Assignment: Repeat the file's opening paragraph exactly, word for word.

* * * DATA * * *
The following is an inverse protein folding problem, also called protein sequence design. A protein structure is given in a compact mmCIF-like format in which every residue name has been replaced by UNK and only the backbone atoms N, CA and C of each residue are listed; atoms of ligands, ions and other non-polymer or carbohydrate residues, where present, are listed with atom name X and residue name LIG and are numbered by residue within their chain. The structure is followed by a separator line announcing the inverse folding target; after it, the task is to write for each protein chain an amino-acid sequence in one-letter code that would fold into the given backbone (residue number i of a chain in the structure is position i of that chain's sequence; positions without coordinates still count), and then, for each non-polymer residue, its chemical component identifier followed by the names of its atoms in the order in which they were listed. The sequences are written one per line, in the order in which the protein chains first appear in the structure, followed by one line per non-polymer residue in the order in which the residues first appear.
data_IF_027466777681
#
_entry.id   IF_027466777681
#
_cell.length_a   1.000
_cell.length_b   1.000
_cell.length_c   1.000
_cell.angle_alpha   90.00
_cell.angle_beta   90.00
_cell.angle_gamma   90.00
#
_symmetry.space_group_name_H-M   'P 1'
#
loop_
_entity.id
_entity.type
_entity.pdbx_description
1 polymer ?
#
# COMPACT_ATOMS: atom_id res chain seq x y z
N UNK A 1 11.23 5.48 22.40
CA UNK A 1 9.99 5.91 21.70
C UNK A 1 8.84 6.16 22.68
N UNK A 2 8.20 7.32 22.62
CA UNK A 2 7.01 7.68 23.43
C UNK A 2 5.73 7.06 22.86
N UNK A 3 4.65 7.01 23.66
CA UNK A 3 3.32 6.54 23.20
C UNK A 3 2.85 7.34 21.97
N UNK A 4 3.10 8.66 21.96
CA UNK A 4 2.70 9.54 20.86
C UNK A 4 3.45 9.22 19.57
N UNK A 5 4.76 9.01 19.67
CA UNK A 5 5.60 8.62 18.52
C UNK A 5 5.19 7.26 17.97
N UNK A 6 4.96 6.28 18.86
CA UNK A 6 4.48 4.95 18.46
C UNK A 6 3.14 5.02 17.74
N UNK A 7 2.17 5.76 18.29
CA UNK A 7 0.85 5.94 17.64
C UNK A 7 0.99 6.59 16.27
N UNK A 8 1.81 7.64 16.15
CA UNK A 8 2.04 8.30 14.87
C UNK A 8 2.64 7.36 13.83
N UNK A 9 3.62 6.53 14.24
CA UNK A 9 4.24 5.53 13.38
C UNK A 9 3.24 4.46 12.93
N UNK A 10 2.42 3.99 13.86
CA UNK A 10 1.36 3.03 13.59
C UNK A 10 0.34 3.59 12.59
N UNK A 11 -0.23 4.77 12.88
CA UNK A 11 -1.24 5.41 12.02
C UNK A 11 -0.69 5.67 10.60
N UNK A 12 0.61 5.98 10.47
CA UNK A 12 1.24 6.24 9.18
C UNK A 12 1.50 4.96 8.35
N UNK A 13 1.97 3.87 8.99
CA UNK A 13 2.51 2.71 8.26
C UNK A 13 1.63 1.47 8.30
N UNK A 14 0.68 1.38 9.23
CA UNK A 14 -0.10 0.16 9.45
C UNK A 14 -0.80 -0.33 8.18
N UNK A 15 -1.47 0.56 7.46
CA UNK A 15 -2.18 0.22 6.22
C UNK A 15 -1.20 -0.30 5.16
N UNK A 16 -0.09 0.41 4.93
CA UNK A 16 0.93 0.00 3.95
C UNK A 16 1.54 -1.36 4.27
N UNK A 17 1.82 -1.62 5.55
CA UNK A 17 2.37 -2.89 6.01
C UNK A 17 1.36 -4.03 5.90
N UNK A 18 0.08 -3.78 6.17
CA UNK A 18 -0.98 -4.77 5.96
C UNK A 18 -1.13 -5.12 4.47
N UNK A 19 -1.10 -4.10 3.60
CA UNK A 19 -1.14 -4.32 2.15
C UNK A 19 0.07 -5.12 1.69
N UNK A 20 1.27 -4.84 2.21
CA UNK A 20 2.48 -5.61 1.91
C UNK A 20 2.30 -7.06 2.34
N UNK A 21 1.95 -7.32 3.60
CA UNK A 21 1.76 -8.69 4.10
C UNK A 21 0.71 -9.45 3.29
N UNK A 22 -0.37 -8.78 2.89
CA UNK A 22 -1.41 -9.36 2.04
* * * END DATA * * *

The following is an inverse protein folding problem, also called protein sequence design. A protein structure is given in a compact mmCIF-like format in which every residue name has been replaced by UNK and only the backbone atoms N, CA and C of each residue are listed; atoms of ligands, ions and other non-polymer or carbohydrate residues, where present, are listed with atom name X and residue name LIG and are numbered by residue within their chain. The structure is followed by a separator line announcing the inverse folding target; after it, the task is to write for each protein chain an amino-acid sequence in one-letter code that would fold into the given backbone (residue number i of a chain in the structure is position i of that chain's sequence; positions without coordinates still count), and then, for each non-polymer residue, its chemical component identifier followed by the names of its atoms in the order in which they were listed. The sequences are written one per line, in the order in which the protein chains first appear in the structure, followed by one line per non-polymer residue in the order in which the residues first appear.